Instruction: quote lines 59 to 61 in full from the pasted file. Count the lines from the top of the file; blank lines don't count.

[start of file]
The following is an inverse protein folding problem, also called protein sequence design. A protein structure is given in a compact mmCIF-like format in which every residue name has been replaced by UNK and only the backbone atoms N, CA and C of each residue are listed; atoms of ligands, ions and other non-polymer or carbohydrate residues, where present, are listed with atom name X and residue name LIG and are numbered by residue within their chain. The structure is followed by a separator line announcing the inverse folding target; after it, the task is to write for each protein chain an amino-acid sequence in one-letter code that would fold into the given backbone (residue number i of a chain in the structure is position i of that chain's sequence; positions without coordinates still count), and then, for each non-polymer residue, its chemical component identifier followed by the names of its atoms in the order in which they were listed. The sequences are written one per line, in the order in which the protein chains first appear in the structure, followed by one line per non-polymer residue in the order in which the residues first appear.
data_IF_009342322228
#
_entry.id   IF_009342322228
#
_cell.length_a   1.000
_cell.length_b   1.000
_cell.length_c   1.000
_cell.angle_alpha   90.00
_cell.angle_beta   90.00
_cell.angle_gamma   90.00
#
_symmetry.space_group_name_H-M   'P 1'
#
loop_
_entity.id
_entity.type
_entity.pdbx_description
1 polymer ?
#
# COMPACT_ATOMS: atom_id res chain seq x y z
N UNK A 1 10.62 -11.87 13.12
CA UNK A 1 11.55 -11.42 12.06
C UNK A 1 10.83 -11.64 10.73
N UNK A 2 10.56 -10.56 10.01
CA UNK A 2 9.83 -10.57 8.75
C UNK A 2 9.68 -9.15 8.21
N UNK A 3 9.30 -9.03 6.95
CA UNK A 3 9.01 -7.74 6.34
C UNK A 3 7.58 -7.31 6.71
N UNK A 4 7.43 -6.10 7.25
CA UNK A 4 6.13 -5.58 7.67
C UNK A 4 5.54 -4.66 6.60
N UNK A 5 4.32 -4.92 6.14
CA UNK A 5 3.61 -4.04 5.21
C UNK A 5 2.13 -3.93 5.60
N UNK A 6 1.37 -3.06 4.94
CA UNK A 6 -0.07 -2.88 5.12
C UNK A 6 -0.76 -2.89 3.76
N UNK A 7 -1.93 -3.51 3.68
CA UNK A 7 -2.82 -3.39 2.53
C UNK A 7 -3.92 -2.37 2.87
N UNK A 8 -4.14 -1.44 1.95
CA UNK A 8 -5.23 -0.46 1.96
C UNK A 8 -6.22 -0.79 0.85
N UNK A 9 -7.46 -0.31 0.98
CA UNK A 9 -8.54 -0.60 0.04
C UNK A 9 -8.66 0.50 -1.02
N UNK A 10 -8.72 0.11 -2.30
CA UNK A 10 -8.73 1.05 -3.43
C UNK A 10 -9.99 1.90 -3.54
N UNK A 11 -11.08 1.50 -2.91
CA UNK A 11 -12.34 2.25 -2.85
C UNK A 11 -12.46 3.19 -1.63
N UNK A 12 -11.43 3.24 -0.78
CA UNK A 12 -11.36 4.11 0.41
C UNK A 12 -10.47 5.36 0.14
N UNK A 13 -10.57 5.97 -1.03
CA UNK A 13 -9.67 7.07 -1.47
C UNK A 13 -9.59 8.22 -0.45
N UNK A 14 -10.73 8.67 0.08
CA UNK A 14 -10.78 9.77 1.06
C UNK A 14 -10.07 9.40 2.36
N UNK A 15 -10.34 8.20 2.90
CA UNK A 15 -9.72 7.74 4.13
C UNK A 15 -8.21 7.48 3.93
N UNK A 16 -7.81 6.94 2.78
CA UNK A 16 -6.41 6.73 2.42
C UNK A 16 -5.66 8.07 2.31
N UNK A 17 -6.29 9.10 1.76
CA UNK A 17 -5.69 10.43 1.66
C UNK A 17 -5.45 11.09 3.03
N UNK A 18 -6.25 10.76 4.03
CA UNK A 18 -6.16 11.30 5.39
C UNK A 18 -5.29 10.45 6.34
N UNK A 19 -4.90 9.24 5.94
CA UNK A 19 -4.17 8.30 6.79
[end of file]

CA UNK A 13 -9.67 7.07 -1.47
C UNK A 13 -9.59 8.22 -0.45
N UNK A 14 -10.73 8.67 0.08